Month: October 2020

Halloween Special: Crotty The Highway Robber

When you walk in an unfamiliar place in twilight hours and see a laminated sheet of paper pinned to the tree trunk, stop and read it – not just take a photo of it to read at home like I did on my first visit to Crough Wood. This might save you from trouble or perhaps unwanted ghost-sighting 😉 

After carelessly taking the picture, I walked out of the wood with intention to follow the loop trail and return to the same spot. The view was familiar – I have never been in the Crough Wood before but walking along the Mahon River I knew that I saw the towering rocky walls of Coummahon filling the skyline. I reckoned it would take me less than an hour to return. As it was getting darker, I had to adjust my camera settings. No one was around as far as I could see, but it was hard to tell was it a good or a bad thing. I couldn’t help feeling a little wary, for no reason. Probably it was the mist that began to form in the valley…

Everything went well, though. I hiked to the Magic Road, then to the Crough road and finally returned to the tree from which I started the hike. A little matter of walking to the car park through the dark woods along the loud river had to be addressed… 

The river distracted me, and I took a few photos of the ghostly looking waterfalls. When I returned to the car park, there was no other car but mine. 

At home, I downloaded my photographs and finally read the laminated message. No way… I should have stayed on the trail longer! I did some research, compared the information, checked out the maps. I got hooked on the legend and decided to visit the eastern slopes of the Comeraghs again to write my own version of the story. First I went on a hike to Kilclooney Wood and Coumshingaun Lake. 

Then I hiked to Lough Coumgaurha. It is what the map says. I was there many years ago, and I sure knew the name by which the lake goes in these parts of the world. The Crotty’s Lake. Here is the

                Story  of  Crotty  The  Robber

Waterford Quay was busy with the crowds heading to the gallows – near to where the present days Clock Tower is situated. This kind of entertainment stopped 30 years later when the executions were relocated to behind the prison walls, but in March 1742 the hanging and beheading of the notorious bandit William Crotty was a must to attend and discuss over a pint later.

His pregnant wife stood there and watched him die.

As if it wasn’t already enough to bear, she had to witness his head being displayed over the gateway of the county jail in Ballybricken as a warning to those wishing to follow in his footsteps.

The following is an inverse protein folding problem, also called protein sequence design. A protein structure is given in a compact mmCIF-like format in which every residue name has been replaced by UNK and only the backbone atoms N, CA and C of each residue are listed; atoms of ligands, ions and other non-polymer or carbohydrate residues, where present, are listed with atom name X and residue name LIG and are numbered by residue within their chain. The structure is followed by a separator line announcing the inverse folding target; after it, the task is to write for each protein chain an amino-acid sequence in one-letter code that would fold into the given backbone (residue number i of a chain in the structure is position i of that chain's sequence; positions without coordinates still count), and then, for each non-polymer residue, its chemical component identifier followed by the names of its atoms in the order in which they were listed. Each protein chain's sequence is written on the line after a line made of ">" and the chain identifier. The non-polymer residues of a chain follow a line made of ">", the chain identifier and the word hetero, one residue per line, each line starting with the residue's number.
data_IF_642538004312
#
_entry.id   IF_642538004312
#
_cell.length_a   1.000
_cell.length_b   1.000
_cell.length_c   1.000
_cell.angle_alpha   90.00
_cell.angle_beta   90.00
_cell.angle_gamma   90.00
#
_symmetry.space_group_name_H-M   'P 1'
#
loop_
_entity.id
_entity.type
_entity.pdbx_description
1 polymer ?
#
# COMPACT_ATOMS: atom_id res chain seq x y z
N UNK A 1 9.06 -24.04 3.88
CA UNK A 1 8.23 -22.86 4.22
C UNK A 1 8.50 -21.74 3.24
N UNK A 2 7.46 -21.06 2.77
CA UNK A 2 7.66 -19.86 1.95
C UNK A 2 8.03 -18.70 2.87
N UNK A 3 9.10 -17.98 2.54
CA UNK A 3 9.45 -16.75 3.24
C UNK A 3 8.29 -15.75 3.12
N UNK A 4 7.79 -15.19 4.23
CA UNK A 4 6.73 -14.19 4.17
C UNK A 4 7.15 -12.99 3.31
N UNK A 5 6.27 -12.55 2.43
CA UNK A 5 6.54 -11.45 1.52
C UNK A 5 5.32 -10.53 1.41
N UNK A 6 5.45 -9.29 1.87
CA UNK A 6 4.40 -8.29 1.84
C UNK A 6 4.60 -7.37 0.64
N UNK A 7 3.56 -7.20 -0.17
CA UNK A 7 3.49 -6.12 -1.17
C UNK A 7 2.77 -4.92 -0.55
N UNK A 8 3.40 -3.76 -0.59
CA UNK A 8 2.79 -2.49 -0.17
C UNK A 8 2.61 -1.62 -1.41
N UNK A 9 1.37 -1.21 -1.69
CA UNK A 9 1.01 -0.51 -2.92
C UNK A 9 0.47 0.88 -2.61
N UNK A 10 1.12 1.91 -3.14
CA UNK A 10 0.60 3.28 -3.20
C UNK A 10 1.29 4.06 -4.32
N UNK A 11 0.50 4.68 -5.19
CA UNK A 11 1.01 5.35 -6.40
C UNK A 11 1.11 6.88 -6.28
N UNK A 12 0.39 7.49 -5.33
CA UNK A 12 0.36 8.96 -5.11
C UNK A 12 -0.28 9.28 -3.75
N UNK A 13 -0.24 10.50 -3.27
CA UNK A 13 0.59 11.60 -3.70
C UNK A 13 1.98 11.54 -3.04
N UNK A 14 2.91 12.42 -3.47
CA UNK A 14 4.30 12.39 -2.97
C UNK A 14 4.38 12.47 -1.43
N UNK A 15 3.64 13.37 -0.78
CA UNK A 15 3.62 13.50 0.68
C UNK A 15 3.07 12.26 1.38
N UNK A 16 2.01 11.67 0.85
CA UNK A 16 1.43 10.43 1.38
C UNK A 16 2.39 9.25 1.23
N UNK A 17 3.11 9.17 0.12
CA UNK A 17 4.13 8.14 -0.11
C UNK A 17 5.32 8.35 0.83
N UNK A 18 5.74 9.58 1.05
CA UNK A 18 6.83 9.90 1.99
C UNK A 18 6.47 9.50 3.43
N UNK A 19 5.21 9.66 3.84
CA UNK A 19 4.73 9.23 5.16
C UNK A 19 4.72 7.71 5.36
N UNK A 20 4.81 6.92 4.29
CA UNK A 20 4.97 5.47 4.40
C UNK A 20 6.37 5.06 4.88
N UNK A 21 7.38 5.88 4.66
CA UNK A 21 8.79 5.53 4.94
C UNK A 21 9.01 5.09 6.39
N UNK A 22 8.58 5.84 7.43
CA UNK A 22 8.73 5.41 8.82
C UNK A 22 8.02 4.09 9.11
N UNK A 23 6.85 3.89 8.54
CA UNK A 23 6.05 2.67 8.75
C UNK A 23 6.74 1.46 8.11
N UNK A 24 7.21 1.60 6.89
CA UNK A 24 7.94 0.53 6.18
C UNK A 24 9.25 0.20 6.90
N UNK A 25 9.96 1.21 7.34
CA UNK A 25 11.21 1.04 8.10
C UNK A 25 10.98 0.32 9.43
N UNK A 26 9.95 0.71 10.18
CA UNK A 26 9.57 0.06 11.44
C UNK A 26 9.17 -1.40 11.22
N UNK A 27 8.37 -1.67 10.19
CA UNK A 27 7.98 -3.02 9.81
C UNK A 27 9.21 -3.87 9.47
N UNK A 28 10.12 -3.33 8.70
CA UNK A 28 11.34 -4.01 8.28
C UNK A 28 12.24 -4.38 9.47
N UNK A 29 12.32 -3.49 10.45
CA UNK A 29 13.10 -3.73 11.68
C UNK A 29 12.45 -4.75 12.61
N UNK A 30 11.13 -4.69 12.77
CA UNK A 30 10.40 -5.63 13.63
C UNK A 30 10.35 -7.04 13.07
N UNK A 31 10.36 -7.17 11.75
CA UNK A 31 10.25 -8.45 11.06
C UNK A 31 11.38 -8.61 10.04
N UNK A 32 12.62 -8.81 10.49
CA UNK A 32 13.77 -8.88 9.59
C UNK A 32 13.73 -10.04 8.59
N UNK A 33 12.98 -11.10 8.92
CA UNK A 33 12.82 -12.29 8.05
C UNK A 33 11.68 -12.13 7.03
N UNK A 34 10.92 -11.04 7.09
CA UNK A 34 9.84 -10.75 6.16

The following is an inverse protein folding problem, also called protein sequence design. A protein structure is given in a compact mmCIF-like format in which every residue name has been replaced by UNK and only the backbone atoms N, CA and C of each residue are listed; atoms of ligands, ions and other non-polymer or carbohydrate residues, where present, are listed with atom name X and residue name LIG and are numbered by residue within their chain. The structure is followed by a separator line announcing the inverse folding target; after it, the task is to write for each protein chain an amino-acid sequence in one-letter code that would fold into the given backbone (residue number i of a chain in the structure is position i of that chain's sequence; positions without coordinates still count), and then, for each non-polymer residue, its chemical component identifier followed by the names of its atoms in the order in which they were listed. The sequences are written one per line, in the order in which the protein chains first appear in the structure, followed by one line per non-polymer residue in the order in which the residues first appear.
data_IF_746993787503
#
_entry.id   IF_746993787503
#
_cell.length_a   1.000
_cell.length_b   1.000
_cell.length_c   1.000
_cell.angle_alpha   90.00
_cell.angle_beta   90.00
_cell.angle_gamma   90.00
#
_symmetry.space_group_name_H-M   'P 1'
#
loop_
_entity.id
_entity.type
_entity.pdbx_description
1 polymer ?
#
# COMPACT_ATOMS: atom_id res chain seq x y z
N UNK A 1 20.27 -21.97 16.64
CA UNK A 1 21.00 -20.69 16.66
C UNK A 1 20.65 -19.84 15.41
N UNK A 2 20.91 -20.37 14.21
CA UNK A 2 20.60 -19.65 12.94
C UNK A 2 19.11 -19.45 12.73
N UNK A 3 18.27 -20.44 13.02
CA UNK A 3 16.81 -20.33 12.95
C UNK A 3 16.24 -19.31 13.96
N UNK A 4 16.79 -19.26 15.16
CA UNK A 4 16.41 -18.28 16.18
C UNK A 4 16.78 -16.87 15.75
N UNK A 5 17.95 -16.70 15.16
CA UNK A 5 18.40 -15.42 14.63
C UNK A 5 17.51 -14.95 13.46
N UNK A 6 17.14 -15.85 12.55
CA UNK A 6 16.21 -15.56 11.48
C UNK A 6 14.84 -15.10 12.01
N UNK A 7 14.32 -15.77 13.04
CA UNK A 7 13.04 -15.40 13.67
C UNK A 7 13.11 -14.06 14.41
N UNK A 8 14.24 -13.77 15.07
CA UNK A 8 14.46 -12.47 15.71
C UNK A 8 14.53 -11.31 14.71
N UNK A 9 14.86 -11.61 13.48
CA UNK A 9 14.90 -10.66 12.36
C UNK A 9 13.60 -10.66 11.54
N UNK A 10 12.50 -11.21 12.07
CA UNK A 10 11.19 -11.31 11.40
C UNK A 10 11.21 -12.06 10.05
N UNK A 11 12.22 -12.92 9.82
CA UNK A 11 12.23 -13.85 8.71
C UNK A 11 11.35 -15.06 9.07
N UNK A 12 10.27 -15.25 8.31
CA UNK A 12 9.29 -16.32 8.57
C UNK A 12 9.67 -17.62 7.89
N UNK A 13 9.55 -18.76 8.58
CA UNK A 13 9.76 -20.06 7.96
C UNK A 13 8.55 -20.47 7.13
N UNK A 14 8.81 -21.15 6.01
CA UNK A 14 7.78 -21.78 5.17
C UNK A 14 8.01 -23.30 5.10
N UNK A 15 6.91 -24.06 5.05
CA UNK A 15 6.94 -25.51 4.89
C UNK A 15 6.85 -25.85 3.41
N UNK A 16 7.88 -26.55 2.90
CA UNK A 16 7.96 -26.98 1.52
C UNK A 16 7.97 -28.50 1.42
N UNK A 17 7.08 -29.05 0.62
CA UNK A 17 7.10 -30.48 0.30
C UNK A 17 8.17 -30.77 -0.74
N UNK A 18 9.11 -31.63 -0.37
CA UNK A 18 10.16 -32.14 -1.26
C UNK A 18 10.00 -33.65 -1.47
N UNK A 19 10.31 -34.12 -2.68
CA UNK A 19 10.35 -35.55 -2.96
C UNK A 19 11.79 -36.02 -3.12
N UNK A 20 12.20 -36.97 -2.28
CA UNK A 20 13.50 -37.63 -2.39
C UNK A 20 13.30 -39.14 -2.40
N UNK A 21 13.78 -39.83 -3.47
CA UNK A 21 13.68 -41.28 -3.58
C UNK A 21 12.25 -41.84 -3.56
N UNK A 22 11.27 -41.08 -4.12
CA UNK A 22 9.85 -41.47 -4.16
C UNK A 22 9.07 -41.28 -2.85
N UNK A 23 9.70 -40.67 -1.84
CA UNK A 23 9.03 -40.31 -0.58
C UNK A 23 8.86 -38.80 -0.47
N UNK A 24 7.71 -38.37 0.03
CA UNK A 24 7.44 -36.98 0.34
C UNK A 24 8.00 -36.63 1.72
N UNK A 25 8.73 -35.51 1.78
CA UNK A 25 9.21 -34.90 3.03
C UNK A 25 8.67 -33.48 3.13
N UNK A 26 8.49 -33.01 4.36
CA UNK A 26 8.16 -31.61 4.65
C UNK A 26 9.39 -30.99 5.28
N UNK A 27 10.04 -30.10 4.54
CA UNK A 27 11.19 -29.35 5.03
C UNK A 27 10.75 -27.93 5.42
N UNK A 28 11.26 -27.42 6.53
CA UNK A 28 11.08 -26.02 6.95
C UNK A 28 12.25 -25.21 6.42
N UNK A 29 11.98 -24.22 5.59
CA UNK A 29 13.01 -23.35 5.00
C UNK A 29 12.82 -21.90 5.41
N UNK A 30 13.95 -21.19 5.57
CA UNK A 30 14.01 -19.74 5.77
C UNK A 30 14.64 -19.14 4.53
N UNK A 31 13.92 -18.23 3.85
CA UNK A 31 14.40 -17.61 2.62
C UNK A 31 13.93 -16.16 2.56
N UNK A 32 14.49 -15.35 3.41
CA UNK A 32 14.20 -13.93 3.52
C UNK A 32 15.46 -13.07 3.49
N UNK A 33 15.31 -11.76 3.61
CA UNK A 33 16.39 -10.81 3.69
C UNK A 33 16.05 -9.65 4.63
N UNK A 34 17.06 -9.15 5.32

“Crotty was decapitated, according to his sentence, and his head was placed on a spike over the gate of the county gaol, which was at a great thoroughfare, and often a resting-place for those who brought milk to the markets. In a few days the head became in a state of putrid solution, and began to distill drops of gore into the milk-cans, for some time before it was discovered, to the inexpressible disgust and horror of all who had been drinking the milk. The hair did not decay with the flesh – it grew on the bony cranium; and there for a long time the ghastly skull of this miscreant excited as much horror after his death as his cruel actions had during his life.”

Ireland Sixty Years Ago, by John Edward Walsh. Dublin, 1851

Crotty’s loyal wife Mary was refused a funeral, and his body was taken away to the City Infirmary and given for dissection. Thus ended the earthly life of a “most desperate and indefatigable” robber, whose name was a “word of terror” to such extent that he was even suspected of cannibalism by some. The name survived though – in legends and landmarks.

                                                                   

William Crotty was born in Russelstown, on the Western side of the Comeraghs, to a poor family evicted from their holding.  Becoming an outlaw was not a surprising career choice for a young man in his situation. As it came out, he was well suited for the job – his operations extended to Kilkenny and Tipperary over the years. He skillfully avoided capture by shoeing his horses backward, and his knowledge of the mountains helped him disappear in thin air right in front of his pursuers.